Footwear Insight

January / February 2018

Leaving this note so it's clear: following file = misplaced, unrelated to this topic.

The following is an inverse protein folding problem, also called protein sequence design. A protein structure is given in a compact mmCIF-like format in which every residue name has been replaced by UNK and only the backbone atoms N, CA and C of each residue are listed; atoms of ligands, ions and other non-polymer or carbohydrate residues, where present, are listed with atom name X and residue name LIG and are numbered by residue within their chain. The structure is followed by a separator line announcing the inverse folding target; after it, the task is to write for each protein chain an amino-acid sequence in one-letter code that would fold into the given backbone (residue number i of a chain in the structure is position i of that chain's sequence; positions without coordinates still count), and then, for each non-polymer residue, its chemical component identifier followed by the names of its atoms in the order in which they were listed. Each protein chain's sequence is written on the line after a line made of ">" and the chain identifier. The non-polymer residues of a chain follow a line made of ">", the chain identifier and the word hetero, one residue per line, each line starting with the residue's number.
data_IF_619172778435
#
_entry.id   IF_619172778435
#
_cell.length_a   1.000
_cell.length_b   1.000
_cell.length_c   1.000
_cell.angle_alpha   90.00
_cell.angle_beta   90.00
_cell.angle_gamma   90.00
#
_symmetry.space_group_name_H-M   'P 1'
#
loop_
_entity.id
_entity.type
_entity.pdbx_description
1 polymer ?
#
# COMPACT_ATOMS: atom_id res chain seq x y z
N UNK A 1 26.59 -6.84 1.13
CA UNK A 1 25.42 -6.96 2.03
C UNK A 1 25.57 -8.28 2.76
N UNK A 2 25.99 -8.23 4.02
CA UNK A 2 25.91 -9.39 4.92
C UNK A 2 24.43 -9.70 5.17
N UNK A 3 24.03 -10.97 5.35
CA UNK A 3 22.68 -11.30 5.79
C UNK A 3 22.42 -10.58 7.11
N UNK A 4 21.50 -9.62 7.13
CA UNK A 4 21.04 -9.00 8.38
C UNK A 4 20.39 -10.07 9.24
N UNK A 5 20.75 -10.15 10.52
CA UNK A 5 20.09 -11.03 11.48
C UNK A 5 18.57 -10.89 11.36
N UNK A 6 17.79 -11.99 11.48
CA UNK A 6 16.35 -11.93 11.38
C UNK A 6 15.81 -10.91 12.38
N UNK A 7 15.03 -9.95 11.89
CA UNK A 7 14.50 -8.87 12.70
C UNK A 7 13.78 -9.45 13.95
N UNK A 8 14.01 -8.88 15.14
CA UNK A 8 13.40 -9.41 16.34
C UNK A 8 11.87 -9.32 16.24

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s &OOTWEAR )NSIGHT ^ *ANUARY&EBRUARY FOOTWEARINSIGHTCOM Rechner's Rules By Jennifer Ernst Beaudry S ue Rechner is ready for a shakeup at Merrell. "The company is going through a lot of transitions. It's clear, and it comes with some aches and pains, [but] that's ultimately why I joined," Rechner says. For Rechner, who joined Merrell last June after a decade at paddlesports brand Confluence Outdoor as CEO, and a prior seven years as CEO and chairman of Victorinox Swiss Army, the new posi- tion has come with some shifts. There's been a move to Merrell parent company Wolverine World Wide's Rockford, MI, location, and acclimatizing to once again reporting not to a board but to a person — in this case, fellow WWW newcomer Todd Spaletto, former global president of The North Face who assumed the presi- dent role for the Outdoor and Lifestyle Group at Wolverine last February. "It has been an interesting, interest- ing six months. On a company level, the organization has been incredibly sup- portive. Blake [Krueger, Wolverine's CEO and chairman] is awesome, Todd is awe- some," she says. "The biggest challenge [for me] has been getting used to a large corporate environment — that's not the world I lived in. But it's a very small large company for its size and I've found that to be very beneficial. There aren't big hierarchies. Everybody's on the same page, everybody understands what we have to do. There's a lot of people rowing the boat in the same direction." Rechner takes her place as the Wolverine organization as a whole seeks to transform itself into a faster, consumer- focused organization, aims that Rechner fully embraces. "Consumers want rela- tionships with [companies]. They want emotional, soulful relationships. They want to understand who's running a brand and what your stance is," she says. While she acknowledges the difficulty of the work ahead, Rechner says her team is fully engaged. "There's a lot of positive energy around," she said. In this Footwear Insight Q&A, Rechner sounds off on what consumers want from brands today, brand identity and what it means to be a soulful brand. You joined the Merrell brand six months ago — what's been your priority as you've taken the reins? "Merrell's doing a lot of things right, [but] we've articulated a very clear vision on how to sustainably build this brand for future growth. That's job one. To embrace moving from a wholesaler model to a con- sumer-facing model is the price of entry today. And today, as you know, consum- ers want relationships with [companies]. They want emotional, soulful relation- ships. They want to understand who's running a brand and what your stance is. They need to know all that stuff. We need to open the kimono and share that this is who we are. We have the people and the passion, but we haven't had that two-way consumer conversation as much as we needed to." What challenges do you see in the marketplace? "There's a lot of brands out there that you would come up immediately with what they stand for. Merrell is challenged to have that [identity] be as prevalent out there. We've probably been a little been disparate in what we approach the market with, and there needs to be focus: We need to pick our spots where we want to win." What does that focus look like from the con- sumer's point of view? "We're going to own the trail. It's not necessarily a consumer-facing [position], but our north star is owning the trail and we'll build around that. We have five con- sumer territories that we've architected: Hike; Nature's Gym, which is our trail and training category; Outdoor Life, which is pre- and post-hike and mountain town product; Urban Trail; and Work, which is a different consumer segment, but a prod- uct category that is clearly defined." The outdoor industry as a whole took a more political stance in 2017. As Merrell looks to develop a more two-way relation- ship with its customers, will expressing distinct points of view on divisive topics be part of the stance? And if so, how do you prepare for the responses? "As a board member of the OIA for the past seven years, I truly believe that you have to stand up for how you feel about things. But the reaction can be intense. [At Merrell], we publicly support that the lands belong to the people. You've got to draw a line there. I don't want to alienate [people] but I don't want to be a brand that has no point of view — being nothing, standing for nothing is not neces- sarily a recipe for success. You have to be transparent and be who you are, and not everybody's going to agree. It's not an easy thing, but that's what consumers demand today." The retail environment was choppy, to say the least, in 2017, and the challenges facing brands and retailers will likely be just as acute. Does further consolida- tion and additional pressure affect your strategy? "I think you have to deal with the things you can control. You stay focused on the consumer and build that consumer rela- tionship. That way, whatever happens, we have a stable, solid, direct relation- ship with the consumer and that helps everybody. The more powerful the brand becomes in the consumers' eyes, [the more] they'll walk into a retailer and buy it. It's taking a page of Jeff Bezos' play- book — it's all about the consumer, it's all about what they're gonna do." O Merrell's new president Sue Rechner wants people to get to know the brand behind the brand. Merrell Chameleon 7 Storm hiker EXEC Q&A

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